Smoke from the fighting billows over Lebanon s Ain al-Helweh camp, home to more than 54,000 registered Palestinian refugees. AFP
The produce market at the heart of the restive Ain al-Helweh camp, in the southern coastal city of Sidon, is usually bustling with vendors, but few have ventured out since clashes broke out in the camp late Saturday.
"I have to leave the house, despite the horrific circumstances for selling vegetables," said Akkawi, who is in his sixties.
If the violence continues, "who will put food on the table for me and my family?" he asked.
Outbreaks of violence are common in the camp, but 11 people have been killed in the current flare-up, the worst in years, pitting members of Palestinian president Mahmud Abbas's Fatah movement and Islamist militants.
It is not yet known why the latest clashes broke out.
Ain al-Helweh is home to more than 54,000 registered refugees. It was created for Palestinians who were driven out or fled during the 1948 war that coincided with Israel's creation.
Thousands of Palestinians who sought refuge from Syria's civil war have also joined the camp in recent years.
Palestinian factions said they had agreed on a truce on Sunday but it failed to hold, and fighting continued on Monday and Tuesday with automatic weapons and rockets being used.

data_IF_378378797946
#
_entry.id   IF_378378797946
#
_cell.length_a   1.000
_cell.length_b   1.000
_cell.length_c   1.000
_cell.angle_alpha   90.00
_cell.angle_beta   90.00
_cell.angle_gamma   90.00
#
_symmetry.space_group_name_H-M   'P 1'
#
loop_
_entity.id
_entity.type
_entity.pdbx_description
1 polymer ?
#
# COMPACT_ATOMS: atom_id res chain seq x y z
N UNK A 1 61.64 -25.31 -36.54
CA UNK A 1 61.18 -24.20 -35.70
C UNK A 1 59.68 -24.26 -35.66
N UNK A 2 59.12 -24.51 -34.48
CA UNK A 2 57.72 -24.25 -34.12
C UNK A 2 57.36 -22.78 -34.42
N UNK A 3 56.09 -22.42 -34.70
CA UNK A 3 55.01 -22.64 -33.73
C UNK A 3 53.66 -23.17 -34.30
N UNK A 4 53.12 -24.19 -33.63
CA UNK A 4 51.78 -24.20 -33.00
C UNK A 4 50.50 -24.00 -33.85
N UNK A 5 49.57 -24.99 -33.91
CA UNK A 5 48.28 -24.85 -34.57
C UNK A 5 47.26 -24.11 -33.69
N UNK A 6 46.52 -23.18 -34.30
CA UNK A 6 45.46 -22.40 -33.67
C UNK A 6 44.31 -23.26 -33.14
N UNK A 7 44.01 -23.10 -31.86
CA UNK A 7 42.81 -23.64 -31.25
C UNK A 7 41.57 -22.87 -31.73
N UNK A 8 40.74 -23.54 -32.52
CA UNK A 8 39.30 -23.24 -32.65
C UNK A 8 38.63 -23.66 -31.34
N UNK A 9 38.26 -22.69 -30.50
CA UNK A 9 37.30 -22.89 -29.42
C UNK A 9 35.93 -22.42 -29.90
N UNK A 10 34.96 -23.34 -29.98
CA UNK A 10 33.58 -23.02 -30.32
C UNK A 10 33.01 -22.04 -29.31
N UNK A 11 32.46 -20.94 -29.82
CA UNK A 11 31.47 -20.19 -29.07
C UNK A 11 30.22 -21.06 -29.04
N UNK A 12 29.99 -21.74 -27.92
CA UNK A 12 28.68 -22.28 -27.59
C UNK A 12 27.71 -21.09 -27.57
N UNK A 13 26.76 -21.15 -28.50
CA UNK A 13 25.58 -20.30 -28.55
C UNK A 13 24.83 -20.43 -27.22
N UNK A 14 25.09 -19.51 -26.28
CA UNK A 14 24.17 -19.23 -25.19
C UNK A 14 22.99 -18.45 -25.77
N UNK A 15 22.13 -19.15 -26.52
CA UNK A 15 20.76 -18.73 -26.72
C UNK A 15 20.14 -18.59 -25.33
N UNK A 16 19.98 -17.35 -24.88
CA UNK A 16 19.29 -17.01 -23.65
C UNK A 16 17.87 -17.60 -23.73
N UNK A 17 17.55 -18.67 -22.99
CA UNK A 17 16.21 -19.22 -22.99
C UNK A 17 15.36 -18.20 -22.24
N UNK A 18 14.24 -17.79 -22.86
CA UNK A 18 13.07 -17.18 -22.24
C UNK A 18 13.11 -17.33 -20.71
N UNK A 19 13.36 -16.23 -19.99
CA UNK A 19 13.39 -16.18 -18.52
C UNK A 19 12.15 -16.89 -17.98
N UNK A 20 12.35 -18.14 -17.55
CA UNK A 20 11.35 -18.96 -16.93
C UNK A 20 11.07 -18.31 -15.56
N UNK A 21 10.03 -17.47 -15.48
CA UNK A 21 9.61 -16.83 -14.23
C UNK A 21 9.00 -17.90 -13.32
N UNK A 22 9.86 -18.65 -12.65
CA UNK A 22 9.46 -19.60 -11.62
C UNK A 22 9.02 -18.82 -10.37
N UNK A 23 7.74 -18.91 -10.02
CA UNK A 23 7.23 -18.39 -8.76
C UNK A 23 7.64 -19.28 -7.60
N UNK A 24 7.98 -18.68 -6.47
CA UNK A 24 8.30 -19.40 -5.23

Deserted buildings stand riddled with bullet holes on the front lines, while charred cars litter the camp's southern district of Hittin, which witnessed clashes and shelling.
Fear Of Shortages
Bread vendor Mukhtar, 62, said panicked residents were stocking up on supplies.
"People are buying two bags of bread, fearing shortages due to the security situation," he said, declining to give his surname.
The fighting has prompted the United Nations to suspend its activities in Ain al-Helweh, while shops and public institutions have also closed in Sidon, the largest city in southern Lebanon.
"Arrangements are under way to establish a serious ceasefire," senior Fatah official Mounir Makdah told AFP on Tuesday.
Palestinian security forces are working "to remove the gunmen from the streets and form an investigation committee" to identify those responsible for the violence, he added.
"All factions have collectively decided to hold perpetrators of breaches and security incidents to account," Makdah said.
Tiny Lebanon hosts an estimated 250,000 Palestinian refugees, according to UNRWA, the UN agency for Palestinian refugees.
Most live in one of Lebanon's 12 official camps, and face a variety of legal restrictions, including on employment.
By long-standing convention, the Lebanese army does not enter Palestinian refugee camps, leaving the factions themselves to handle security.